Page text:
The Courier-Journal, Louisville
Kentuckians should welcome the scientifically ambitious, politically smart and economically promising push being mounted to get a major federal lab located in Somerset.
They will want, first and foremost, to assure themselves about safety, since the proposed National Bio and Agro-Defense Facilitys purpose would be to study highly dangerous infectious agents, capable of passing between animals and humans, for which no vaccines or therapies exist.
But such assurance should come readily. Similar national research facilities elsewhere have already compiled long, excellent track records of internal safety and external security, and the national homeland security authorities overseeing creation of this new lab are, obviously, even more security-minded than ever before.
In fact, considering the expertise, experience and resources involved, this laboratory would almost certainly end up posing far fewer hazards to Kentuckians than the mining and illegal drug trade that constitute so much of todays mountain economy.
It would also yield far more rewards and far more significant ones as also attested by the experiences at other labs. And not just because of the large payrolls the lab and its supporting services produce.
The facility would bring to Kentucky a large, resident cadre of pioneering scientific researchers, a steady stream of visiting ones, and all the social, economic and entrepreneurial benefits that such concentrations of intellectually creative people generate.
Further, it would institutionalize the revolutionary precedent being set by the bistate consortium thats been assembled to make the bid.
The normally competing states of Tennessee and Kentucky are working together, and the rival universities of Tennessee, Kentucky and Louisville are pooling their expertise in agricultural, veterinary and health sciences to support the venture, and all of it is being done in cooperation with the Oak Ridge National Laboratory in Tennessee.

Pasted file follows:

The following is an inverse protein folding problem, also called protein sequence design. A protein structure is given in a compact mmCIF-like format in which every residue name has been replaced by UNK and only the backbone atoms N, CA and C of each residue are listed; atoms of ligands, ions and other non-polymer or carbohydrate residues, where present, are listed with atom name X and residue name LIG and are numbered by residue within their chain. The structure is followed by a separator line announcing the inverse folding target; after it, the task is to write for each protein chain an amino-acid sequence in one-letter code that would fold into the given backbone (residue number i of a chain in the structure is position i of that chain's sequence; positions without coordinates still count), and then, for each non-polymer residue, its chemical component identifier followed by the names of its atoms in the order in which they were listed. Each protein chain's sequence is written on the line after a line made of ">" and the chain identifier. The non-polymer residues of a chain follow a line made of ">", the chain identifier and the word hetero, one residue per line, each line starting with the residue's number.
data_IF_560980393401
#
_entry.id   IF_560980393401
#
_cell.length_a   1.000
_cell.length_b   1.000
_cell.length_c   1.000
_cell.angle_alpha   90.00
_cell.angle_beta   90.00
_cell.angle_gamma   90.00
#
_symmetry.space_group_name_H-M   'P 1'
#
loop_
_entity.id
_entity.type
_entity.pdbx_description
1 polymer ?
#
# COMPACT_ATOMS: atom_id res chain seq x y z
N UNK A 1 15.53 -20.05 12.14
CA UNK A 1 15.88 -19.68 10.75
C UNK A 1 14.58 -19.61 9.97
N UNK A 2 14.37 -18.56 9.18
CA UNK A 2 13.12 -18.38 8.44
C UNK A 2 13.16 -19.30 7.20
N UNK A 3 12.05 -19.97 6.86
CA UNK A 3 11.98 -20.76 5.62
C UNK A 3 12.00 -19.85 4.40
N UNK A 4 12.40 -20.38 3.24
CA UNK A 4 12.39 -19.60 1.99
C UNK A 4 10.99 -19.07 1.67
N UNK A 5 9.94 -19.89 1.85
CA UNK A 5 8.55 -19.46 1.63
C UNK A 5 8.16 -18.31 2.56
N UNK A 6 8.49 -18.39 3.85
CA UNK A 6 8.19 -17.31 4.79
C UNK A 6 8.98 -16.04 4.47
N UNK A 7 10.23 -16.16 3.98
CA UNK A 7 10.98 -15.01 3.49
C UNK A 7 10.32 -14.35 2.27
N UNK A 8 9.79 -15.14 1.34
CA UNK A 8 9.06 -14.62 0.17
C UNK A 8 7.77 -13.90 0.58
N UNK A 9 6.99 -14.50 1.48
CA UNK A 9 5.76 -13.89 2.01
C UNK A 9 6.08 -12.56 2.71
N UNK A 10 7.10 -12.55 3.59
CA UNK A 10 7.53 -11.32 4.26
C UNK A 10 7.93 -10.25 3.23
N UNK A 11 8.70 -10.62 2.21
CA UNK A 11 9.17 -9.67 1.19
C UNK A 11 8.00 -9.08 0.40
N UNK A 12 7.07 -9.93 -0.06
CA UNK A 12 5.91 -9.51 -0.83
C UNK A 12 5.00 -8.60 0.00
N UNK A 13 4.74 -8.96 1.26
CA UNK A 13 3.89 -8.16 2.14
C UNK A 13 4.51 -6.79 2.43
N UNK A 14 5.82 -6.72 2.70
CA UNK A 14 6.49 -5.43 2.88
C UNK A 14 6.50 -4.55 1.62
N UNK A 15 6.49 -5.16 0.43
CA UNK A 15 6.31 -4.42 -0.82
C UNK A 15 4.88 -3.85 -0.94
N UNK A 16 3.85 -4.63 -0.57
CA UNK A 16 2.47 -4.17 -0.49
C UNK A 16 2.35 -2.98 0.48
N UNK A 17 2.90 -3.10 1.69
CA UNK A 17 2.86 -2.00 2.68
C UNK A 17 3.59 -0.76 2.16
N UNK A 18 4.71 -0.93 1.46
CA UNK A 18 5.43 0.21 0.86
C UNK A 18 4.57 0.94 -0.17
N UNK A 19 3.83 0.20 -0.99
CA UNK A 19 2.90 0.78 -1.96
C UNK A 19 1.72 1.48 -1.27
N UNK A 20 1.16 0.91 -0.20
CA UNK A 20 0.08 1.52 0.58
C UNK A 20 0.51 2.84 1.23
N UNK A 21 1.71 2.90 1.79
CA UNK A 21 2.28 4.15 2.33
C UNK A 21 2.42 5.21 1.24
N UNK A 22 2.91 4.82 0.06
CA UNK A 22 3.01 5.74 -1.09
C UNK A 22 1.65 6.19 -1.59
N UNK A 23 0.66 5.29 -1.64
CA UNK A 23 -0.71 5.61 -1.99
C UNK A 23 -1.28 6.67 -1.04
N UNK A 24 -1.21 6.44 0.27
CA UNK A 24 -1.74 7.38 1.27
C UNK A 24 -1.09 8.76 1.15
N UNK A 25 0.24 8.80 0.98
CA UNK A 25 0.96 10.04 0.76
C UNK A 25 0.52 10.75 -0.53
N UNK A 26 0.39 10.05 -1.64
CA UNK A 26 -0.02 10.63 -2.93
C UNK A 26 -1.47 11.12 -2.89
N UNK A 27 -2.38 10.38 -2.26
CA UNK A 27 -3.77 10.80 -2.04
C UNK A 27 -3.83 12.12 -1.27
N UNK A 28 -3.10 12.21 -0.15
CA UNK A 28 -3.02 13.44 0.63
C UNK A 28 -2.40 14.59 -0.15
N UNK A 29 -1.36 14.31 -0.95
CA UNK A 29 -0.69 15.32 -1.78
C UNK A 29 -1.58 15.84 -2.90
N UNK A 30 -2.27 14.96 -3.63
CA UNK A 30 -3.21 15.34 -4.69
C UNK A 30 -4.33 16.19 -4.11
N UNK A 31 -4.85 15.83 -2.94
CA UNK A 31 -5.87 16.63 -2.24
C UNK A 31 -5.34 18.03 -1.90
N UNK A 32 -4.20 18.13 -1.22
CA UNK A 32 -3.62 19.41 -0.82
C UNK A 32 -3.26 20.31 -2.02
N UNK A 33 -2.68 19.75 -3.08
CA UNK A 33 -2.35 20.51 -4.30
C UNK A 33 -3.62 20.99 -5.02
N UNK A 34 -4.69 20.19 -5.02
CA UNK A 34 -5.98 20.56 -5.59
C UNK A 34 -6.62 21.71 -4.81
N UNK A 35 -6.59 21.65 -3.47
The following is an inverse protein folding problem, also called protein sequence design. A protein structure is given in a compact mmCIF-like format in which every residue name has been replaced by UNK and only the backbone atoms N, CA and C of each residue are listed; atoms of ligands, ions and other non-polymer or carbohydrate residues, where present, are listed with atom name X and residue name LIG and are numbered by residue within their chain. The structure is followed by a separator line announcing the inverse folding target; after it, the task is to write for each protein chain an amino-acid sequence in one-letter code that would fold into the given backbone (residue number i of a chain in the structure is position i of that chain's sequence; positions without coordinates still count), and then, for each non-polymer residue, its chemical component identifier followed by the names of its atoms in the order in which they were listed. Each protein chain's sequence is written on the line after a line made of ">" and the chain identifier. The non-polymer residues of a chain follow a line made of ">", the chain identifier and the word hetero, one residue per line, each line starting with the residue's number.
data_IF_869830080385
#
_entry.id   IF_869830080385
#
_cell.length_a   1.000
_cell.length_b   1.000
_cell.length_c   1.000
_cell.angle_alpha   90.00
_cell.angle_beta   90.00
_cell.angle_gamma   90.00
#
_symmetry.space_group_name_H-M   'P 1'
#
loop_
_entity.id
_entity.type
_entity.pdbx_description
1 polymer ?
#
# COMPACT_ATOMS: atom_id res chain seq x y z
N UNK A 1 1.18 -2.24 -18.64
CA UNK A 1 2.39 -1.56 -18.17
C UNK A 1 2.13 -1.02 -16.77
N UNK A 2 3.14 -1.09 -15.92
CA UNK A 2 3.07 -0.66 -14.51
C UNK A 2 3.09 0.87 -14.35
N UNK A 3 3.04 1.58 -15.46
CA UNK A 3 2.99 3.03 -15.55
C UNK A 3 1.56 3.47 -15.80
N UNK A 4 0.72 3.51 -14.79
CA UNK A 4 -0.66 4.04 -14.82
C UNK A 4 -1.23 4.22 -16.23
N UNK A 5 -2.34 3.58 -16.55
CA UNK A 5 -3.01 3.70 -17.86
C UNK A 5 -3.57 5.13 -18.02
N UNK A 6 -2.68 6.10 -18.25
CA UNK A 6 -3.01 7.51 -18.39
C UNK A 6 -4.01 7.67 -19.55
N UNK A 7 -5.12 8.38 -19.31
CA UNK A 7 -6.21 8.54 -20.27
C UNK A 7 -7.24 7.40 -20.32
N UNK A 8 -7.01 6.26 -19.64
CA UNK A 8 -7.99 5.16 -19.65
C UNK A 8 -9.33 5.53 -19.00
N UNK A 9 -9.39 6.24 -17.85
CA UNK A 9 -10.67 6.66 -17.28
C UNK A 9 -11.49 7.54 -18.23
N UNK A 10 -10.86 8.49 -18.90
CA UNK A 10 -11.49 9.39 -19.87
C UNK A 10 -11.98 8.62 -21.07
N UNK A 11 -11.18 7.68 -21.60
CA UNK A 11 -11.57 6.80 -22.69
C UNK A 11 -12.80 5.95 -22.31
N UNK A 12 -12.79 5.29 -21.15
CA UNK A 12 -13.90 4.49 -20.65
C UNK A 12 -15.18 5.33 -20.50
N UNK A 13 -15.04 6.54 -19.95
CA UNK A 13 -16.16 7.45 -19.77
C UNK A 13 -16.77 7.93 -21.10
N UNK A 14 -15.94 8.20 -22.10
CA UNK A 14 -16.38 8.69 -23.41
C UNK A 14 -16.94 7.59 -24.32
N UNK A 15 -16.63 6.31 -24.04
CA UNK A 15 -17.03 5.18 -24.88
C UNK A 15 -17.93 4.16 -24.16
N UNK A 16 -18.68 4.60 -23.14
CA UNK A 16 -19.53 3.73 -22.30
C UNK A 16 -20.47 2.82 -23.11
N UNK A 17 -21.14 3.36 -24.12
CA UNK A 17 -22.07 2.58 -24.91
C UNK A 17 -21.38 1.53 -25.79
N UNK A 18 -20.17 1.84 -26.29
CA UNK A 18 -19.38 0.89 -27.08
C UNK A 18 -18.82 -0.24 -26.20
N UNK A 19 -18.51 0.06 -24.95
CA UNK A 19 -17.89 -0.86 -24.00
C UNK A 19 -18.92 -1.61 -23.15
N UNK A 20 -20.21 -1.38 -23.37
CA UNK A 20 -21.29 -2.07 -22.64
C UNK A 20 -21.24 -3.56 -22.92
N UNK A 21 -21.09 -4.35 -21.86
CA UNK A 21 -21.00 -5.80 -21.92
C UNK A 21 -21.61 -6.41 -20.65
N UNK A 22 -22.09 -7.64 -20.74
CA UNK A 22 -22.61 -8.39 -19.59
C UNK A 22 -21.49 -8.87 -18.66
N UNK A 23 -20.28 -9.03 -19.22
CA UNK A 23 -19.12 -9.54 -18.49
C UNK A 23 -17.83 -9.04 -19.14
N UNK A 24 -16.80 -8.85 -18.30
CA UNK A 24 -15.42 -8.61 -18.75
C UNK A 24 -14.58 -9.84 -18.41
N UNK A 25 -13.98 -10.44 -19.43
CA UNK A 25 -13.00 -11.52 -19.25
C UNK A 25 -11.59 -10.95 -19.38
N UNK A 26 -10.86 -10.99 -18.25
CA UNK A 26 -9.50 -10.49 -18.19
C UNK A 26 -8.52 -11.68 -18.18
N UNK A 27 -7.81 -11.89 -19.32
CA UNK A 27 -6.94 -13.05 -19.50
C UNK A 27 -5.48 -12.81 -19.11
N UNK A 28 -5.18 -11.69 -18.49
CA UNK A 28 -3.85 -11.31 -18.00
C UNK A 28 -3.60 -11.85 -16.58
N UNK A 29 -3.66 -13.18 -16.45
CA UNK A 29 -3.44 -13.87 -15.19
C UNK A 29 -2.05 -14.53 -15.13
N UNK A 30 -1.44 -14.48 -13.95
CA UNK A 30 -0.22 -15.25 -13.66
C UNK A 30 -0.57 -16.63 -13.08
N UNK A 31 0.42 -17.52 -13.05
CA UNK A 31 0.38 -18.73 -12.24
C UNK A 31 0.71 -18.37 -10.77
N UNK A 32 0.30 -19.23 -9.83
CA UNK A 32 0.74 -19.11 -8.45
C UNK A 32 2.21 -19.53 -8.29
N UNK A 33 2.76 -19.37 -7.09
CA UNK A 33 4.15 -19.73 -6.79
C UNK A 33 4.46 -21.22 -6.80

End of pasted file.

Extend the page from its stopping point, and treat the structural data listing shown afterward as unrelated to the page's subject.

In a state accustomed to interminable fighting over which school can beat out another to offer introductory engineering classes, this example of the necessity for big, boundary-breaking thinking this demonstration of the potential for innovative, expansive partnerships should reshape higher education thinking from top to bottom.
The big question is whether even this impressive Kentucky-Tennessee consortium will prove scientifically competitive enough when pitted against the likely proposals from research powerhouses in other states.
If it does, it certainly will be politically competitive, thanks to the timely alignment of the two states political stars.
In the House, Rep. Hal Rogers (in whose district the lab would be) is now the leading overseer of homeland security spending and has masterminded the bid. In the Senate, Tennessees Bill Frist and Kentuckys Mitch McConnell hold the top two leadership posts.
Much work and scrutiny remain, but based on whats now known, Kentuckians should embrace both this project and the high ambition behind it.